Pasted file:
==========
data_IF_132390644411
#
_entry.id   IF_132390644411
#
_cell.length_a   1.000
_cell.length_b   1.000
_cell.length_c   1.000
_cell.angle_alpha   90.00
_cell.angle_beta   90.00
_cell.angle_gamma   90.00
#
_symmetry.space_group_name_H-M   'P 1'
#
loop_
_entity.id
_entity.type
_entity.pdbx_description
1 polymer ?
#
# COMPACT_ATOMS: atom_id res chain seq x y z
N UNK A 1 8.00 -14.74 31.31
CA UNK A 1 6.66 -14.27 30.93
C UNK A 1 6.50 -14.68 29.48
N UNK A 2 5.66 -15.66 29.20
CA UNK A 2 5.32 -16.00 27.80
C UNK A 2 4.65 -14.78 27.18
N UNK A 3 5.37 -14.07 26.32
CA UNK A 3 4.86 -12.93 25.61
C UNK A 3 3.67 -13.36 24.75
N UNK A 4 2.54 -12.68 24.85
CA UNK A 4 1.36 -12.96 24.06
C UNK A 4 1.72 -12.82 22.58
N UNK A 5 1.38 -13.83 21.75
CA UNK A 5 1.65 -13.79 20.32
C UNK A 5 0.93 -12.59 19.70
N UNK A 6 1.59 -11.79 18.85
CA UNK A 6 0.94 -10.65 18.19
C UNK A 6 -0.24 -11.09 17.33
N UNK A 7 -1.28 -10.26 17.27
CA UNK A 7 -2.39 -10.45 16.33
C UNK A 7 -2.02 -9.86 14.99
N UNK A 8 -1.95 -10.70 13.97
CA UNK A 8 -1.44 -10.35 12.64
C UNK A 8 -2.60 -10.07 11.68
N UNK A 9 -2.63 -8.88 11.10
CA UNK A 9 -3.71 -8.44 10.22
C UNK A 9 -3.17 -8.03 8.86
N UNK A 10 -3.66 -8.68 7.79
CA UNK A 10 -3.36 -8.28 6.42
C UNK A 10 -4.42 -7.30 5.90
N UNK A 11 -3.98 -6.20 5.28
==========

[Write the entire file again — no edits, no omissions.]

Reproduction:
data_IF_132390644411
#
_entry.id   IF_132390644411
#
_cell.length_a   1.000
_cell.length_b   1.000
_cell.length_c   1.000
_cell.angle_alpha   90.00
_cell.angle_beta   90.00
_cell.angle_gamma   90.00
#
_symmetry.space_group_name_H-M   'P 1'
#
loop_
_entity.id
_entity.type
_entity.pdbx_description
1 polymer ?
#
# COMPACT_ATOMS: atom_id res chain seq x y z
N UNK A 1 8.00 -14.74 31.31
CA UNK A 1 6.66 -14.27 30.93
C UNK A 1 6.50 -14.68 29.48
N UNK A 2 5.66 -15.66 29.20
CA UNK A 2 5.32 -16.00 27.80
C UNK A 2 4.65 -14.78 27.18
N UNK A 3 5.37 -14.07 26.32
CA UNK A 3 4.86 -12.93 25.61
C UNK A 3 3.67 -13.36 24.75
N UNK A 4 2.54 -12.68 24.85
CA UNK A 4 1.36 -12.96 24.06
C UNK A 4 1.72 -12.82 22.58
N UNK A 5 1.38 -13.83 21.75
CA UNK A 5 1.65 -13.79 20.32
C UNK A 5 0.93 -12.59 19.70
N UNK A 6 1.59 -11.79 18.85
CA UNK A 6 0.94 -10.65 18.19
C UNK A 6 -0.24 -11.09 17.33
N UNK A 7 -1.28 -10.26 17.27
CA UNK A 7 -2.39 -10.45 16.33
C UNK A 7 -2.02 -9.86 14.99
N UNK A 8 -1.95 -10.70 13.97
CA UNK A 8 -1.44 -10.35 12.64
C UNK A 8 -2.60 -10.07 11.68
N UNK A 9 -2.63 -8.88 11.10
CA UNK A 9 -3.71 -8.44 10.22
C UNK A 9 -3.17 -8.03 8.86
N UNK A 10 -3.66 -8.68 7.79
CA UNK A 10 -3.36 -8.28 6.42
C UNK A 10 -4.42 -7.30 5.90
N UNK A 11 -3.98 -6.20 5.28